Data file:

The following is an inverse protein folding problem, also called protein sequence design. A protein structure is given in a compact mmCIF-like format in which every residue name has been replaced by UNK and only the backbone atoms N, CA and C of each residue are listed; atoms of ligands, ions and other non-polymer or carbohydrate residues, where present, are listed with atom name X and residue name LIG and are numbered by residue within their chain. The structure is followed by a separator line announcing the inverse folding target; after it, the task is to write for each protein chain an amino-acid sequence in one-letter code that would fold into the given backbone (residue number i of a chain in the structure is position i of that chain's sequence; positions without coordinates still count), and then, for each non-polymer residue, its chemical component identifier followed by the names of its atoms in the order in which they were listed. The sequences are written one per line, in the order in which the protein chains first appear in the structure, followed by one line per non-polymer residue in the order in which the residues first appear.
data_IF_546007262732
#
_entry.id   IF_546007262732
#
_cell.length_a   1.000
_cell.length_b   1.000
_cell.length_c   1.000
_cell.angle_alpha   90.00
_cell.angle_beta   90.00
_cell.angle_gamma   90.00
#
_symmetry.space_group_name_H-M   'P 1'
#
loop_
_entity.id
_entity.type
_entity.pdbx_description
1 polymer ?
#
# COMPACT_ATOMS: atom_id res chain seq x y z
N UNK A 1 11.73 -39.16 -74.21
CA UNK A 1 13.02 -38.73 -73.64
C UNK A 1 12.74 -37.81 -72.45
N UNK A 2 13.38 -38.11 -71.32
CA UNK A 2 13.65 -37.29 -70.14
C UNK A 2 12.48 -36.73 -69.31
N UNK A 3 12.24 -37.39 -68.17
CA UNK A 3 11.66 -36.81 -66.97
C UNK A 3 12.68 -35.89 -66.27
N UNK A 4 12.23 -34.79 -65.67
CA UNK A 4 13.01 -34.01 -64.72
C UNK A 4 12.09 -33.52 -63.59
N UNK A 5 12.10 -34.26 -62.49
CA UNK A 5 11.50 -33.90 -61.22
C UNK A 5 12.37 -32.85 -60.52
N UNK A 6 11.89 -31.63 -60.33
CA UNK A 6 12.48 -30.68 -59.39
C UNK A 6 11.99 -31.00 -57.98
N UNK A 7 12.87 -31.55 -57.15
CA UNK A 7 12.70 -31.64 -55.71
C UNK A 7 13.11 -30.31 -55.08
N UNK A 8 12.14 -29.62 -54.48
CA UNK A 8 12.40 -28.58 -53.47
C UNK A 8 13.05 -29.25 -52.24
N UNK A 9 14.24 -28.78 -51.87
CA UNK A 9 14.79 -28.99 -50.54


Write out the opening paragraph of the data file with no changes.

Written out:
The following is an inverse protein folding problem, also called protein sequence design. A protein structure is given in a compact mmCIF-like format in which every residue name has been replaced by UNK and only the backbone atoms N, CA and C of each residue are listed; atoms of ligands, ions and other non-polymer or carbohydrate residues, where present, are listed with atom name X and residue name LIG and are numbered by residue within their chain. The structure is followed by a separator line announcing the inverse folding target; after it, the task is to write for each protein chain an amino-acid sequence in one-letter code that would fold into the given backbone (residue number i of a chain in the structure is position i of that chain's sequence; positions without coordinates still count), and then, for each non-polymer residue, its chemical component identifier followed by the names of its atoms in the order in which they were listed. The sequences are written one per line, in the order in which the protein chains first appear in the structure, followed by one line per non-polymer residue in the order in which the residues first appear.